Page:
We’ve lived in our house for just over a year now, and shortly after moving in, Brendan told me that he had surprise for me that I would get for Christmas. If you know me, you know that I HATE surprises. Well, I don’t hate surprises when they are an actual surprise. I hate when someone tells me that they have a surprise, and then leave me hanging to guess what it is. Naturally, I had to know what this Christmas surprise entailed. “Something for the house” was all he would tell me. Was it a hot tub?! A gas stove?! A tempur-pedic mattress!? No, no, and no. This banter went on for several hours, until he finally cracked and told me: we were getting a puppy. Specifically, a labradoodle. It met my condition of being non-shedding (I’m allergic) and his condition of being  ‘manly-looking’ (it wouldn’t fit into a purse). A few days before Christmas, we picked Kona up and we’ve been a trio every since.

The first few months with Kona were rough. If you’ve never owned a puppy before, I will say this: They are adorable. They can also be real jerks. Kona bonded to Brendan right away, and I became the third wheel that was intruding on their bromance. Obedience classes helped, but the biggest shift was when I started working from home and spending more time with him during the day. Once we got into the swing of our new routine, he warmed up to me and we’ve been inseparable ever since. Nowadays, going into another room and closing the door is basically an act of warfare to him. And on more than one occasion I have been shaving my legs only to have him peering around the shower curtain, making sure I’m not plotting an escape.

I swore that when we got a dog I wouldn’t become a crazy dog lady. And now? I am totally a crazy dog lady. It is a label that I will wear with pride, because I like 99% of all dogs and 1% of all people (Just joking. But also not joking). Dogs have so much to teach us about life, including:

Patience is a virtue. Sometimes in life plans work according to your timeline. Other times you will be standing outside in the rain, waiting for your dog to just take a dump already.

Don’t forget to stop and smell the roses. Kona and I go on a walk every day. I use the word ‘walk’ loosely here, because more often than not, it ends up being me dragging him away from whatever it is that he is smelling. Flowers, dried leaves, empty pizza boxes, squirrel carcasses – everything in life is beautiful, and you must allow time for a thorough sniffing.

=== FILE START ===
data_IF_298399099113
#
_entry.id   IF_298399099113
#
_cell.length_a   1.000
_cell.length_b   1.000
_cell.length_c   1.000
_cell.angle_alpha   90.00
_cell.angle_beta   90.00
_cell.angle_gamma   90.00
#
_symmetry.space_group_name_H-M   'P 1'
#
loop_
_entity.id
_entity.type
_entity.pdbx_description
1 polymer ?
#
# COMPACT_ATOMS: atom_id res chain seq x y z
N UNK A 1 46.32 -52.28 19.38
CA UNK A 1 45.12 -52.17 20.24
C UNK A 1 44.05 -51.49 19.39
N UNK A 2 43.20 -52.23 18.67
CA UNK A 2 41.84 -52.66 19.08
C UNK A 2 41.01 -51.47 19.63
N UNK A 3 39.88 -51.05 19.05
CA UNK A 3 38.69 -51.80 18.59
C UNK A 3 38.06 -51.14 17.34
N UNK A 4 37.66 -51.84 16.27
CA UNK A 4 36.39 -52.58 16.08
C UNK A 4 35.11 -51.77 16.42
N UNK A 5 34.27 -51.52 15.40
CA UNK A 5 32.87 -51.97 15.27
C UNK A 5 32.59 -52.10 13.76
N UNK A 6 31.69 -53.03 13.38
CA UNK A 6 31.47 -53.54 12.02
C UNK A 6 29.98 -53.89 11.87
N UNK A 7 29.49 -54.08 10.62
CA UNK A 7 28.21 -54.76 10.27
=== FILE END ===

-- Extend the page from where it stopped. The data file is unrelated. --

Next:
Sometimes you have to just go after what you want, despite the risks. Kona knows that he isn’t allowed to have human food. He also knows he isn’t allowed on the counter tops. He knows that if he gets caught with his paws on the counter and/or trying to eat human food, he will get yelled at. But when bacon is involved, all bets are off. There are instances when you just have to say ‘screw it’ and go for what you want, consequences be damned.

Let your loved ones know that you care. Kona is 70-ish pounds, which places him solidly in the ‘large dog’ category. Most people would think that large dogs are not lap dogs, but Kona doesn’t let a little thing like size inhibit his plans of snuggling. If I am sitting on the couch or recliner, he will find a way to try squeeze next to me. If I’m sitting at my desk, he is curled up at my feet. Occasionally it can be obnoxious, but it is one of my favorite things about him.

There’s no place like home. I think the best part about having a dog is that whether I’ve been gone for 5 minutes or 5 days, homecoming is a momentous occasion filled with fanfare and tail wagging. I can take the garbage out, and when I come back inside I am greeted like a returning war hero. It is the best.

Make time to play. As I write this post, a tennis ball keeps reappearing on my lap and a pair of pleading eyes are currently begging me to please, pleeeeeease throw the ball. And so I conclude this post by saying that work and obligations are important, but it is also important (more important, even) to have fun.

Happy birthday, Kona! Thank you for making me smile every day!